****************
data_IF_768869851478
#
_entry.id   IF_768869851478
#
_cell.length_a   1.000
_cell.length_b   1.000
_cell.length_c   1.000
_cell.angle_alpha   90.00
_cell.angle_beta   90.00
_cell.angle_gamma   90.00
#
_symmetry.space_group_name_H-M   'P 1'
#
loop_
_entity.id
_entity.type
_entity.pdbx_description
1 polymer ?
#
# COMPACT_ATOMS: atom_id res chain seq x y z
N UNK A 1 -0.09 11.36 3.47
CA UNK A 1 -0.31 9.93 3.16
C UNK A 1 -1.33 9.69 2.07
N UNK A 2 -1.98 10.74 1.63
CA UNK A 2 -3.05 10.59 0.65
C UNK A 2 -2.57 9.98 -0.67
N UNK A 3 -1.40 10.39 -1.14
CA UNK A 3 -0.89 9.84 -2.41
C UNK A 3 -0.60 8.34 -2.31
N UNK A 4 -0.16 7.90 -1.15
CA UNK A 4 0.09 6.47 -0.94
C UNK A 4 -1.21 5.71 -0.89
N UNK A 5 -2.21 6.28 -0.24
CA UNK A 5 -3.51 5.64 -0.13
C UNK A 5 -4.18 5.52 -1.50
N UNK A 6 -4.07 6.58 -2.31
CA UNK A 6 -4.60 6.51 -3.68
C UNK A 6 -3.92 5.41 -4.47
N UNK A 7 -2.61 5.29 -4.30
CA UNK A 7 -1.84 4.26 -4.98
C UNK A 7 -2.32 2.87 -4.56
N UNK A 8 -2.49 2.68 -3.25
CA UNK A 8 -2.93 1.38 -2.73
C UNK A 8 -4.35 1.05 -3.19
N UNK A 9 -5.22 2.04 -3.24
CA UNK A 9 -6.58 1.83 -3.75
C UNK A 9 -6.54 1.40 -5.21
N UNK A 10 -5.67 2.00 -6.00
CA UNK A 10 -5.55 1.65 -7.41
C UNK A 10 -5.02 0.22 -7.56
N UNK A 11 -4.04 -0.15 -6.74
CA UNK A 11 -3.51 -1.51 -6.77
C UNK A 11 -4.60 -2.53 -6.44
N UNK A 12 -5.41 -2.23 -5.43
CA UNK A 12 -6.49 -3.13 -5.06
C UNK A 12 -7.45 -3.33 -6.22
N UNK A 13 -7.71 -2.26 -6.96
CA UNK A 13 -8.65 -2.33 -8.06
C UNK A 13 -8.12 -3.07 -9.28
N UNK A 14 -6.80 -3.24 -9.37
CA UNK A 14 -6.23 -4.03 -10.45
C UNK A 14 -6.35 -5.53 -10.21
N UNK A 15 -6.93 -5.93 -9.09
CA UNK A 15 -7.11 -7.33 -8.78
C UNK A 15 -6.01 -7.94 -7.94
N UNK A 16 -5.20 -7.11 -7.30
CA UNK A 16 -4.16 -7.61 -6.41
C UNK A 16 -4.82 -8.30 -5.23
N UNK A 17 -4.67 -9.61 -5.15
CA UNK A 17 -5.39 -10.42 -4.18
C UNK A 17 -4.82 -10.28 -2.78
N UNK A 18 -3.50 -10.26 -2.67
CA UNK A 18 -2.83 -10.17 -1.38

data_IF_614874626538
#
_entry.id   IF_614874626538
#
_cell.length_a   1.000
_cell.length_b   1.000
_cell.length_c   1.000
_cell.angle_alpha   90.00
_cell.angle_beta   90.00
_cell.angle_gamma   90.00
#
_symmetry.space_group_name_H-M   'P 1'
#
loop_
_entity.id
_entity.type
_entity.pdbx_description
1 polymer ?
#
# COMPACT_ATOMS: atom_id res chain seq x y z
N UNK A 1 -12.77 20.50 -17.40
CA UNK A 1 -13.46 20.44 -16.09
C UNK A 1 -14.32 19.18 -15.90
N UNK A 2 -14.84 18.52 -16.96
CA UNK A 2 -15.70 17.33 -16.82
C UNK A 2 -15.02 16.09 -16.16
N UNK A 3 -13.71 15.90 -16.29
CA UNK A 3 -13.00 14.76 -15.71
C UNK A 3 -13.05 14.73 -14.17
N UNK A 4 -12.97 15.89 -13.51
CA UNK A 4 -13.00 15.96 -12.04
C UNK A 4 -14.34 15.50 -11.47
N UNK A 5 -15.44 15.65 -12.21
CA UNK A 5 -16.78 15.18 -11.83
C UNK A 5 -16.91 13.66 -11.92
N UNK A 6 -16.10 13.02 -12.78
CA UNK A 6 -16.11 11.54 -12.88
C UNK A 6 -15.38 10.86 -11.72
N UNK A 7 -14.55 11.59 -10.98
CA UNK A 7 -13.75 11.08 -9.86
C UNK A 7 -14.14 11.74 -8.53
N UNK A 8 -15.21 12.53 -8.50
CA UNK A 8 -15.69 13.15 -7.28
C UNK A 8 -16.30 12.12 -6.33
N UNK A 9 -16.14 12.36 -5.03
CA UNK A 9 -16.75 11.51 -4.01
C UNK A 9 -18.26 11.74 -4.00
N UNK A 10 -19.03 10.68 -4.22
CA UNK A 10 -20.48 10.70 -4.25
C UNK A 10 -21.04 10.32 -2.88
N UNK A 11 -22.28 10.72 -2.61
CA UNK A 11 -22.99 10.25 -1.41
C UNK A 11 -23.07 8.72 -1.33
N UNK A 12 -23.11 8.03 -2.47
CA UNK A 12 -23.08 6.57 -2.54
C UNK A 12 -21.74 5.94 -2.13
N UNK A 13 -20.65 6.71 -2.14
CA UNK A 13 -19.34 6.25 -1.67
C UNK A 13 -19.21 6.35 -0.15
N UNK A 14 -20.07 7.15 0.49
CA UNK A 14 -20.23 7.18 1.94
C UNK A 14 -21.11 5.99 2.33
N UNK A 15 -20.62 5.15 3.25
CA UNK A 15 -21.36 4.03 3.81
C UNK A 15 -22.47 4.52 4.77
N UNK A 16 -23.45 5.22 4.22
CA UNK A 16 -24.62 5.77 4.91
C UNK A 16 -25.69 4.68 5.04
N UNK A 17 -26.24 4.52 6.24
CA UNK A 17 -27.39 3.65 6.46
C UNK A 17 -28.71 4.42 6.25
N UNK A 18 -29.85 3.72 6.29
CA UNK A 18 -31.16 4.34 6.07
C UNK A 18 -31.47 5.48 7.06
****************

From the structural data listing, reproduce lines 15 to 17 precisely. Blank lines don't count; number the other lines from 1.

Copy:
_entity.id
_entity.type
_entity.pdbx_description